The Carlmont baseball team has battled through adversity all year. Three weeks ago, following an eight-inning, 6-4 loss to Burlingame, the Scots were three games back of first place.
But the Scots stayed in it. They beat Burlingame in the second game of the series, which ignited a four-game winning streak and pulled them into a three-way tie with the Panthers and Menlo School going into the final week of the season.
Carlmont extended the streak to five games following Tuesday’s win over Terra Nova and Thursday, the Scots traveled to Pacifica with a chance to claim at least a share of the Peninsula Athletic League Bay Division title.
But the Scots arrived late to the game because the bus that was supposed to take the team over the hill never arrived. The Carlmont administration wrestled up some vans and got the team to the coast with about 40 minutes before game time.
“We’re being tested before the game even starts,” said Carlmont manager Rich Vallero.
When they did take the field, it was Aiden Woodring who took the mound. The junior lefty hadn’t seen much action this season. He started the season opener and he and the Scots got shelled by Mission San Jose-Fremont, 10-0. He went on to work mostly out of the bullpen until getting his second start and winning a 15-5 decision over Sacred Heart Prep last week.
But when Woodring walked off the mound after six innings, he did so having surrendered one hit. David Bedrosian came in to pitch an eventful seventh to give the Scots a 7-2 victory.
That, coupled with Burlingame’s 2-1 win over Menlo, gave Carlmont (10-4 PAL Bay, 16-10 overall) the Bay Division championship, the program’s sixth in seven years.
“I’ve watched [Woodring] evolve,” Vallero said. “We had a heart-to-heart (earlier in the season) and got on the same page. … And he’s taken off since.”
Woodring’s opening batter did not portend the type of game he was going to have as he served up a four-pitch walk to Terra Nova (3-11, 7-17) leadoff hitter Joey Gentile. Spencer Karalius followed and reached on a fielder’s choice, with Gentile being forced out at second, but Woodring got a couple of flyout to end the inning.
It also started a string of 11 straight batters retired. The Tigers did not get another baserunner until a Jonas Sunga walk to lead off the fifth. He also walked Josh Catalino, but got out of the inning with the no-no intact.
He struckout the first batter to start the sixth before hitting Gentile with a pitch. Karalius came up and after getting ahead of Woodring, punched a 2-1 pitch past shortstop and into left field to break up the no-hit bid.
“I never go in (to a game) thinking no-hitter,” Vallero said. “I’m just a big feel guy and in my gut I just felt [Woodring] was going to have a good game.”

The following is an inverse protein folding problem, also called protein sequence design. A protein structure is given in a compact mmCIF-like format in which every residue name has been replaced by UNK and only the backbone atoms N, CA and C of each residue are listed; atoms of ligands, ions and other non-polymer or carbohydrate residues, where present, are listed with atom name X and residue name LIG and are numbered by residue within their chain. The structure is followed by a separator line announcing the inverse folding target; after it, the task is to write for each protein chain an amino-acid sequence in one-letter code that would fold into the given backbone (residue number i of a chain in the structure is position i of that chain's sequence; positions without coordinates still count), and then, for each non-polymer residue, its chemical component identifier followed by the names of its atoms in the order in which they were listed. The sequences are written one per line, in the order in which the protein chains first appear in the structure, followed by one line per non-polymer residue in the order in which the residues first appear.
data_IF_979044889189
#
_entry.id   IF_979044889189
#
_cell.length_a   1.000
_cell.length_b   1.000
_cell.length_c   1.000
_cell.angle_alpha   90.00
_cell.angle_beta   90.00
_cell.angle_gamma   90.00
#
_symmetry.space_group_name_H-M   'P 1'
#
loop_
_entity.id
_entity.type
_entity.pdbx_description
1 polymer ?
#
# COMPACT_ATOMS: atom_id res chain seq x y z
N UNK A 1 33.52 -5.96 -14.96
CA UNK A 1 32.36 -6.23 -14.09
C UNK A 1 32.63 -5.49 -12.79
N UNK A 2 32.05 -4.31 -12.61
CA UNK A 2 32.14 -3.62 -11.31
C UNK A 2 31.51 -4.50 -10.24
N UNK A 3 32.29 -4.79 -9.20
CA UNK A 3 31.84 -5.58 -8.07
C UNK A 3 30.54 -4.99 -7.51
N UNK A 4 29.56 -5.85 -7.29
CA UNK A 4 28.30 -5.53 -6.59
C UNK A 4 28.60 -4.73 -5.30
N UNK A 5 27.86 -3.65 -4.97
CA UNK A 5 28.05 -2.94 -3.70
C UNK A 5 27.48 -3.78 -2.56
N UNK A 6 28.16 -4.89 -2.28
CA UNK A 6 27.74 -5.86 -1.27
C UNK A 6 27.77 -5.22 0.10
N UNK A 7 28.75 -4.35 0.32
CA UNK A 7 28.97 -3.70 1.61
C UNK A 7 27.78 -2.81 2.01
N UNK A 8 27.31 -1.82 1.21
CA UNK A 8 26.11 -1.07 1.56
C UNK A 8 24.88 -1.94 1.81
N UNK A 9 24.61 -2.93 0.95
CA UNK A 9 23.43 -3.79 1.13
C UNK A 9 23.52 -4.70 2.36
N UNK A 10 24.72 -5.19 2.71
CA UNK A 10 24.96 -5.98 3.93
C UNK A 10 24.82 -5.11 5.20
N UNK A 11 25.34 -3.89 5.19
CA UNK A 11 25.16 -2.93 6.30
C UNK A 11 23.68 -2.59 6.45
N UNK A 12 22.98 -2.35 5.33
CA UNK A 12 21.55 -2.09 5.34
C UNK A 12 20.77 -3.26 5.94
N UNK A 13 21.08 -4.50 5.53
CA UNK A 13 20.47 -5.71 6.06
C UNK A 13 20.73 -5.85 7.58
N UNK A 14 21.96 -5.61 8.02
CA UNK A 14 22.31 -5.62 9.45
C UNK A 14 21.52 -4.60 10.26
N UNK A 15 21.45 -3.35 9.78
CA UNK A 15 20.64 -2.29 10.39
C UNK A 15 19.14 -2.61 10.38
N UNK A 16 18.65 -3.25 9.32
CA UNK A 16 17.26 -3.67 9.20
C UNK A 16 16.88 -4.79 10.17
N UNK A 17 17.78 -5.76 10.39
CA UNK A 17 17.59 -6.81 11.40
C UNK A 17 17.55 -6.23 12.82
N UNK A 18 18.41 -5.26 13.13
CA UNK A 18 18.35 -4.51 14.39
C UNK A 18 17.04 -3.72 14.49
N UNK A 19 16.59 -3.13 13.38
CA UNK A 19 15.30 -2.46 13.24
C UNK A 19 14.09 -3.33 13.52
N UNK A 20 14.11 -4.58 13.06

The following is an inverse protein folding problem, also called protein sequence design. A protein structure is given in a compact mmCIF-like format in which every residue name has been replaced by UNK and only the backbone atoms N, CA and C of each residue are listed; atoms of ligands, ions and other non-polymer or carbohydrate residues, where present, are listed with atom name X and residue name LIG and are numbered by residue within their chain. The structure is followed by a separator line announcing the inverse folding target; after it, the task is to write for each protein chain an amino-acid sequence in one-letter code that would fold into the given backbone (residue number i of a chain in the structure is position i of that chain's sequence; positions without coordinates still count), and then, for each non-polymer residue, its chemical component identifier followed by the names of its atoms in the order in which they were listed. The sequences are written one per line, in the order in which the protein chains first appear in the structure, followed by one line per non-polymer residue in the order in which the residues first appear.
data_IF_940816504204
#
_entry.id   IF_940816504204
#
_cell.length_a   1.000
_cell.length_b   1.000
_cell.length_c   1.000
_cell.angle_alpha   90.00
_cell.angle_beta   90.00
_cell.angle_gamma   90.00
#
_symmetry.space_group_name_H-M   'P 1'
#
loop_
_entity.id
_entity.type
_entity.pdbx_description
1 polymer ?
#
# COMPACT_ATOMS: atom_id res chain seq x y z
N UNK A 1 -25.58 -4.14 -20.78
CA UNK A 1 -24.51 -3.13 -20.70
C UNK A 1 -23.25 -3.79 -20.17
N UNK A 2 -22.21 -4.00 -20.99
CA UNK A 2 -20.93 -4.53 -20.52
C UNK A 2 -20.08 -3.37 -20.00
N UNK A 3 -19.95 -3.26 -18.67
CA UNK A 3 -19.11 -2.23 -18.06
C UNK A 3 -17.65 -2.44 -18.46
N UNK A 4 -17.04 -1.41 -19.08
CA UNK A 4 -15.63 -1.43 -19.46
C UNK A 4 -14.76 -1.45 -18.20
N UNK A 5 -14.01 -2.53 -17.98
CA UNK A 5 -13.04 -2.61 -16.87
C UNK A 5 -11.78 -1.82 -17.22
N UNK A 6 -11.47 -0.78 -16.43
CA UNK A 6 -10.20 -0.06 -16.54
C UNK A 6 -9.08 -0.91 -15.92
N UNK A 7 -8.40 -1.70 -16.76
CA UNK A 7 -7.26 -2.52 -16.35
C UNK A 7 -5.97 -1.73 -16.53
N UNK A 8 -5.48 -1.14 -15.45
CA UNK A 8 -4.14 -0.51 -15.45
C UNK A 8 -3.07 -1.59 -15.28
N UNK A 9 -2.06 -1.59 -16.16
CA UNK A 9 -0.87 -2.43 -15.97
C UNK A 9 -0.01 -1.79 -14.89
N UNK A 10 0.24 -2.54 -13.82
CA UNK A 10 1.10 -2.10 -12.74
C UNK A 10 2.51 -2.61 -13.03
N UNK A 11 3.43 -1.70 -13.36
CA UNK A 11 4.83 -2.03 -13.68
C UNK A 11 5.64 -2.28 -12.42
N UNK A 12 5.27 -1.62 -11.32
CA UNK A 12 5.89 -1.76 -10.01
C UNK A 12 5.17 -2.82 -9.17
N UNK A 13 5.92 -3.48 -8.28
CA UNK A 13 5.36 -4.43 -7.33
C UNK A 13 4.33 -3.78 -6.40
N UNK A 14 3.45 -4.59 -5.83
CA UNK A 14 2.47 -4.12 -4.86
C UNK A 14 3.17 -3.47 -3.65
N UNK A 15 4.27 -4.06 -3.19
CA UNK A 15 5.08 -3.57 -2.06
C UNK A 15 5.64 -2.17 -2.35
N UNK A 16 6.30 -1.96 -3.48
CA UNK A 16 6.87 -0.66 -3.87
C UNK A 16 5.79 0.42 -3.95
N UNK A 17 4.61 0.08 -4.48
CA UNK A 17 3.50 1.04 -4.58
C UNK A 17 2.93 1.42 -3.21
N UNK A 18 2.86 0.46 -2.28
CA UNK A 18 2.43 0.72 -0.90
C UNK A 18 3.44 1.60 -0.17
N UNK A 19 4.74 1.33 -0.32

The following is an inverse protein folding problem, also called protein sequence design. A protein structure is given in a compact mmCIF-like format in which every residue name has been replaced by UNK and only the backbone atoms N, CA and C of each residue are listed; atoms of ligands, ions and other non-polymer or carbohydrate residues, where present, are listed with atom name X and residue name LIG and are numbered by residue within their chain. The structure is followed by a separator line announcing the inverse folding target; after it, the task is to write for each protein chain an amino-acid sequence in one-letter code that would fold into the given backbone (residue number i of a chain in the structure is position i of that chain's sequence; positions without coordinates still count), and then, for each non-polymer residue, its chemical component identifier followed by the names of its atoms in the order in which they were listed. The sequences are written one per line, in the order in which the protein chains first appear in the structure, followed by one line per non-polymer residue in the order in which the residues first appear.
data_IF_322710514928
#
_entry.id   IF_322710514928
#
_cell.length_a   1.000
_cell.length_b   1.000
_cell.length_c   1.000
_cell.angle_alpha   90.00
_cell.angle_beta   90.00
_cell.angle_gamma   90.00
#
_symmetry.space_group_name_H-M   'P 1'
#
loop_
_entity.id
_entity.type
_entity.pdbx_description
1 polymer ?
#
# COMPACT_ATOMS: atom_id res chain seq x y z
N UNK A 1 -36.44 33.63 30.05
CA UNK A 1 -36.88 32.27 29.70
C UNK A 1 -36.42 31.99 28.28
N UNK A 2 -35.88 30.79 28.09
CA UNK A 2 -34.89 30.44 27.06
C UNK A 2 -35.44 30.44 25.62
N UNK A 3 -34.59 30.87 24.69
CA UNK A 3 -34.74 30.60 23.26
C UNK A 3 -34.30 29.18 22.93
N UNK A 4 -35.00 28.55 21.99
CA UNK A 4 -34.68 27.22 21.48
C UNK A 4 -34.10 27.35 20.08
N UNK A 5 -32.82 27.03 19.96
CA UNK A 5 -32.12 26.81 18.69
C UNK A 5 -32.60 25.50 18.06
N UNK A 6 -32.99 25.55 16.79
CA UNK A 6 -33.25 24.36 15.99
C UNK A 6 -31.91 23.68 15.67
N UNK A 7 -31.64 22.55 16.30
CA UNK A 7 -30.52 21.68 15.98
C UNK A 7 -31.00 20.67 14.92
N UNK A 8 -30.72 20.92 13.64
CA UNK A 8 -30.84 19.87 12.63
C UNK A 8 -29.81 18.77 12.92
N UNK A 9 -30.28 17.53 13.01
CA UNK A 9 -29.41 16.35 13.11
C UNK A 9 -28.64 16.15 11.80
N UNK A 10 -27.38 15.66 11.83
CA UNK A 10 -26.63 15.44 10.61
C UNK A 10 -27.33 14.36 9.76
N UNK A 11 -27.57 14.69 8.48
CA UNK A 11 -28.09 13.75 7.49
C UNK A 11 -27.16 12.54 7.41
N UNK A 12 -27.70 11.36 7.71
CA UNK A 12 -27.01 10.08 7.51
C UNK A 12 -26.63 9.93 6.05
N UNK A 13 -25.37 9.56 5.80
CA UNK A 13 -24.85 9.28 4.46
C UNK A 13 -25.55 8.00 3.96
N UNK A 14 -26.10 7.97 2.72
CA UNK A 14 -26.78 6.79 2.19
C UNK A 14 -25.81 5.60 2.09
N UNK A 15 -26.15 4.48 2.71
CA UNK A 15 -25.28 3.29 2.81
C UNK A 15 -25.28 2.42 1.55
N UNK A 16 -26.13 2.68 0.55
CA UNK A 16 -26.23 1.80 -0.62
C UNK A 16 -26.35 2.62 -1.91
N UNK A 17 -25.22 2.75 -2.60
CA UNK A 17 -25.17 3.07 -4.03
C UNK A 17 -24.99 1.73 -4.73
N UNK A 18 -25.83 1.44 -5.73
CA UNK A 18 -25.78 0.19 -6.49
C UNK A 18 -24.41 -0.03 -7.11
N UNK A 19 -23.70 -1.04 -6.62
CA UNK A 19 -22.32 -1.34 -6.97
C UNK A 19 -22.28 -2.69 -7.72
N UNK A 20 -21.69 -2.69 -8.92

As with most near and completed no-hitters, there were some defensive gems that kept the hope alive. In the third, Terra Nova’s Jericho Nojadera sliced a foul ball down the left-field line. Carlmont leftfielder Jasper Loo, who was playing well off the line, came flying over and made a head-long dive to snatch the ball inches off the ground.
In the fifth, Woodring helped his own cause. After walking back-to-back batters to open the inning, the third batter was looking to put down a sacrifice bunt. He popped the ball into the air and Woodring bounced off the mound to catch it. He then threw to first to double up the runner. A flyout to right ended the threat.
Terra Nova starter Jeremy Keller, however, was nearly as effective as Woodring, but the Scots put him in a hole right away by scoring three runs in the top of the first.
With one out and Bedrosian on first via a fielder’s choice, Tyler DeSmidt came up and went the opposite way to right for an RBI double. Jake Robinson followed with a single to put runners at the corners before Daniel Friis cleared the bases with a booming double to center to put the Scots up 3-0.
“The fact we had a dog fight Wednesday (a 5-3 Carlmont win) meant they’d come into Friday focused.”
But Keller settled in and held the Scots without a hit until they got to him with four runs in the sixth.
But in the sixth, the Scots opened things up and got some breathing room as they sent nine batters to the plate, knocking Keller out in the process. DeSmidt opened the inning with his second double of the game. Pinch hitter Ryan Busser came up and bunted a pitch back to Keller, who tried to throw DeSmidt out at third and instead threw the ball away, allowing DeSmidt to score. Logan Snow and Sean Vanderaa later added RBI singles and J.P. Avila scored on an error to go up 7-0.
Gentile would score Terra Nova’s first run on an error and Keller drove in the Tigers’ second run with their second hit.
Up next for the Scots is the CCS playoffs and, unlike previous years, the Bay champion is not automatically slotted into the Open Division. Vallero said it is his understanding that the various league representatives, including himself, will get together before the CCS selection meeting Saturday to seed the top eight teams into the Open Division.
“An ‘A’ team is not automatically going into the Open. This is what I understand,” Vallero said.